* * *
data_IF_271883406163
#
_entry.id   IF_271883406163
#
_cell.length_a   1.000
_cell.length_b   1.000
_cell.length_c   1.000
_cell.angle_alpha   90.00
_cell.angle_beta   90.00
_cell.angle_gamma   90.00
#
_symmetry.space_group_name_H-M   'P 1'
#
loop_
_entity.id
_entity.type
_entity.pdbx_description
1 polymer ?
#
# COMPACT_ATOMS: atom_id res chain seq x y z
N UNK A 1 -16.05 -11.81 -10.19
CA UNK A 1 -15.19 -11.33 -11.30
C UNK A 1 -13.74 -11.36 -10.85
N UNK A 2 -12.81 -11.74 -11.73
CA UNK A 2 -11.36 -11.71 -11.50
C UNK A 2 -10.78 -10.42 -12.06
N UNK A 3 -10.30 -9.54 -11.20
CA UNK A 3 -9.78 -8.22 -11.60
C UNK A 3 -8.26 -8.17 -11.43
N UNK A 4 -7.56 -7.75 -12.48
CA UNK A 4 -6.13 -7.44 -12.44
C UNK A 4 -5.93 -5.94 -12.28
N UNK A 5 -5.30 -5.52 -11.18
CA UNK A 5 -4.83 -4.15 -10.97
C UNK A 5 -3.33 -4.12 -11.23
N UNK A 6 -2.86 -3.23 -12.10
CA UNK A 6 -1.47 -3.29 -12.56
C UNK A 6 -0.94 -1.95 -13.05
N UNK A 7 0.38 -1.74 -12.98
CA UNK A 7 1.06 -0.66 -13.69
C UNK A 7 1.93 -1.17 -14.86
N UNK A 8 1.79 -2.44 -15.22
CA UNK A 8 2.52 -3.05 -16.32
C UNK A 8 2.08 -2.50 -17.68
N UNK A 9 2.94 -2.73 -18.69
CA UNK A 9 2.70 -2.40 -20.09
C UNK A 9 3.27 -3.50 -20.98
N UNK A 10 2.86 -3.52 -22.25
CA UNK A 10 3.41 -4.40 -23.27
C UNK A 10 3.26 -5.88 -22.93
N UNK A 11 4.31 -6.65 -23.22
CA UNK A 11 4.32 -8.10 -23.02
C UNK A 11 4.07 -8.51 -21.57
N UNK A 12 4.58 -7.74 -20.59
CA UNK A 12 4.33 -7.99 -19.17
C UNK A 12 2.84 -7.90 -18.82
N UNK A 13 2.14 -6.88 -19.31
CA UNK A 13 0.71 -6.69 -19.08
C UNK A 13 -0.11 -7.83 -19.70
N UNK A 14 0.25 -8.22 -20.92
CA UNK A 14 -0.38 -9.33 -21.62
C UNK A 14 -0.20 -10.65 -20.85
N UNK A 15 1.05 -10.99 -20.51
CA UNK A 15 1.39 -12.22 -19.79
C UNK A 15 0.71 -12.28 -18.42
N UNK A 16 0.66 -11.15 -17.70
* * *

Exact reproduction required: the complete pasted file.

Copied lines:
data_IF_271883406163
#
_entry.id   IF_271883406163
#
_cell.length_a   1.000
_cell.length_b   1.000
_cell.length_c   1.000
_cell.angle_alpha   90.00
_cell.angle_beta   90.00
_cell.angle_gamma   90.00
#
_symmetry.space_group_name_H-M   'P 1'
#
loop_
_entity.id
_entity.type
_entity.pdbx_description
1 polymer ?
#
# COMPACT_ATOMS: atom_id res chain seq x y z
N UNK A 1 -16.05 -11.81 -10.19
CA UNK A 1 -15.19 -11.33 -11.30
C UNK A 1 -13.74 -11.36 -10.85
N UNK A 2 -12.81 -11.74 -11.73
CA UNK A 2 -11.36 -11.71 -11.50
C UNK A 2 -10.78 -10.42 -12.06
N UNK A 3 -10.30 -9.54 -11.20
CA UNK A 3 -9.78 -8.22 -11.60
C UNK A 3 -8.26 -8.17 -11.43
N UNK A 4 -7.56 -7.75 -12.48
CA UNK A 4 -6.13 -7.44 -12.44
C UNK A 4 -5.93 -5.94 -12.28
N UNK A 5 -5.30 -5.52 -11.18
CA UNK A 5 -4.83 -4.15 -10.97
C UNK A 5 -3.33 -4.12 -11.23
N UNK A 6 -2.86 -3.23 -12.10
CA UNK A 6 -1.47 -3.29 -12.56
C UNK A 6 -0.94 -1.95 -13.05
N UNK A 7 0.38 -1.74 -12.98
CA UNK A 7 1.06 -0.66 -13.69
C UNK A 7 1.93 -1.17 -14.86
N UNK A 8 1.79 -2.44 -15.22
CA UNK A 8 2.52 -3.05 -16.32
C UNK A 8 2.08 -2.50 -17.68
N UNK A 9 2.94 -2.73 -18.69
CA UNK A 9 2.70 -2.40 -20.09
C UNK A 9 3.27 -3.50 -20.98
N UNK A 10 2.86 -3.52 -22.25
CA UNK A 10 3.41 -4.40 -23.27
C UNK A 10 3.26 -5.88 -22.93
N UNK A 11 4.31 -6.65 -23.22
CA UNK A 11 4.32 -8.10 -23.02
C UNK A 11 4.07 -8.51 -21.57
N UNK A 12 4.58 -7.74 -20.59
CA UNK A 12 4.33 -7.99 -19.17
C UNK A 12 2.84 -7.90 -18.82
N UNK A 13 2.14 -6.88 -19.31
CA UNK A 13 0.71 -6.69 -19.08
C UNK A 13 -0.11 -7.83 -19.70
N UNK A 14 0.25 -8.22 -20.92
CA UNK A 14 -0.38 -9.33 -21.62
C UNK A 14 -0.20 -10.65 -20.85
N UNK A 15 1.05 -10.99 -20.51
CA UNK A 15 1.39 -12.22 -19.79
C UNK A 15 0.71 -12.28 -18.42
N UNK A 16 0.66 -11.15 -17.70